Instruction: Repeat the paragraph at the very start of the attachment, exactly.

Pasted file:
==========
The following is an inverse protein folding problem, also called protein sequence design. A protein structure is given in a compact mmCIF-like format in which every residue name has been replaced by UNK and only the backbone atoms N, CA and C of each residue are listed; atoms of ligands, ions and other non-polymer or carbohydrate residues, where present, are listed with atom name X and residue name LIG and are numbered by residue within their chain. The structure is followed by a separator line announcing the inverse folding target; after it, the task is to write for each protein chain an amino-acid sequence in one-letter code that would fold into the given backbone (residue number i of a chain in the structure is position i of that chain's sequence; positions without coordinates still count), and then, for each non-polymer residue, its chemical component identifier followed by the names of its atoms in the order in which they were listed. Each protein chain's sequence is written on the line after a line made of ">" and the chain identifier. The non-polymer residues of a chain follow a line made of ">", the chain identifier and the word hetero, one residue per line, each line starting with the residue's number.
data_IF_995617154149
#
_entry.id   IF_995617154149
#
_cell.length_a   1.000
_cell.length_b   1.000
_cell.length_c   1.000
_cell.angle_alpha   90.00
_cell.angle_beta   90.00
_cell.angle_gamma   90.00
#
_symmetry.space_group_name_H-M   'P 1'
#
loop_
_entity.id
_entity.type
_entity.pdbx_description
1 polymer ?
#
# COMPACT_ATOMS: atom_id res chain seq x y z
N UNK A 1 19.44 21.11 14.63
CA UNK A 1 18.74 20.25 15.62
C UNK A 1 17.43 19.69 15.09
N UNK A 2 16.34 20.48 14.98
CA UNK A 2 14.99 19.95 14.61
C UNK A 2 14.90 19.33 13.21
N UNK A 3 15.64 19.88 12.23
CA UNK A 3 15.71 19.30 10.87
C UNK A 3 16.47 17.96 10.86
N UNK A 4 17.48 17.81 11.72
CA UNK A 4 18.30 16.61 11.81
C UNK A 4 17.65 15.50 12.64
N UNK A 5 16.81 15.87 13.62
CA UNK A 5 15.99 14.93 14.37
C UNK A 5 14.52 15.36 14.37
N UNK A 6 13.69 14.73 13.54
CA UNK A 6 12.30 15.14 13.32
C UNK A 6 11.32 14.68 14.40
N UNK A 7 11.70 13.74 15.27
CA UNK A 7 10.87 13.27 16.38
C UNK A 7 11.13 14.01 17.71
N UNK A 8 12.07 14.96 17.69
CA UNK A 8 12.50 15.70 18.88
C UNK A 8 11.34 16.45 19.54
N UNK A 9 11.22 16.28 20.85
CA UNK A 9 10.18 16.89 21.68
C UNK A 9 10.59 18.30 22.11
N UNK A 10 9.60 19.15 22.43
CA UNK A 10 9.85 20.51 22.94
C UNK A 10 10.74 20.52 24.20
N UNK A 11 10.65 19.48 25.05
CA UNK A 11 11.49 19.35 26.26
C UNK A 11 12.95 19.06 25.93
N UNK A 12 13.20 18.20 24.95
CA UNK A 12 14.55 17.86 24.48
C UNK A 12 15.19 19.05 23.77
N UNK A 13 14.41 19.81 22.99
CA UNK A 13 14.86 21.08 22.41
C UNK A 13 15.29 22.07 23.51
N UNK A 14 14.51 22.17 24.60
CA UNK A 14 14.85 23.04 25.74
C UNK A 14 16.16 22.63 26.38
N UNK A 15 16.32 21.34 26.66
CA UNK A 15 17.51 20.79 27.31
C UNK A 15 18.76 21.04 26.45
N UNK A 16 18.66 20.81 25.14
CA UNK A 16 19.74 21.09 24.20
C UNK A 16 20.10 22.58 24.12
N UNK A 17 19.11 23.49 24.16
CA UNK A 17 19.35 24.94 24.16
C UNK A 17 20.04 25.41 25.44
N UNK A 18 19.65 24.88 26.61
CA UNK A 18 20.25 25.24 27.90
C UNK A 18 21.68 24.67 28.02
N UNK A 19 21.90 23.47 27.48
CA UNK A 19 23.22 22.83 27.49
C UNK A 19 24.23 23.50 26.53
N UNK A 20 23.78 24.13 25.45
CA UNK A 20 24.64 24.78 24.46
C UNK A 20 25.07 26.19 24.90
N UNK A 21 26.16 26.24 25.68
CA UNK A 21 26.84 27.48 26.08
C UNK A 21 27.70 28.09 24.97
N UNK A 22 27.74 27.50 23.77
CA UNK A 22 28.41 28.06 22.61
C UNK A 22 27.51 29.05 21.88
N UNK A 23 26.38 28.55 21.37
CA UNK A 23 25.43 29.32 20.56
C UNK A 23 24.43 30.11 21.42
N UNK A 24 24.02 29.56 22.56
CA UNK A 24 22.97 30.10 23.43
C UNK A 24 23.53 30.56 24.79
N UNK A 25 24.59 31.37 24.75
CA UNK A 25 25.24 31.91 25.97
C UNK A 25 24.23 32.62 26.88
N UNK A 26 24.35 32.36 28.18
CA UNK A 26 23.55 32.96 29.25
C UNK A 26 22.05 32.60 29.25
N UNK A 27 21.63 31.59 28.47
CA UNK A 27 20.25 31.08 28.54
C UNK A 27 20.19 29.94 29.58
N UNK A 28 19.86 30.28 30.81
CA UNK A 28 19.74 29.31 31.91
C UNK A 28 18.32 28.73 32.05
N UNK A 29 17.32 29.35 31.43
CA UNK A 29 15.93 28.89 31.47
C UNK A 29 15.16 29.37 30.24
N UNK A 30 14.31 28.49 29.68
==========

The following is an inverse protein folding problem, also called protein sequence design. A protein structure is given in a compact mmCIF-like format in which every residue name has been replaced by UNK and only the backbone atoms N, CA and C of each residue are listed; atoms of ligands, ions and other non-polymer or carbohydrate residues, where present, are listed with atom name X and residue name LIG and are numbered by residue within their chain. The structure is followed by a separator line announcing the inverse folding target; after it, the task is to write for each protein chain an amino-acid sequence in one-letter code that would fold into the given backbone (residue number i of a chain in the structure is position i of that chain's sequence; positions without coordinates still count), and then, for each non-polymer residue, its chemical component identifier followed by the names of its atoms in the order in which they were listed. Each protein chain's sequence is written on the line after a line made of ">" and the chain identifier. The non-polymer residues of a chain follow a line made of ">", the chain identifier and the word hetero, one residue per line, each line starting with the residue's number.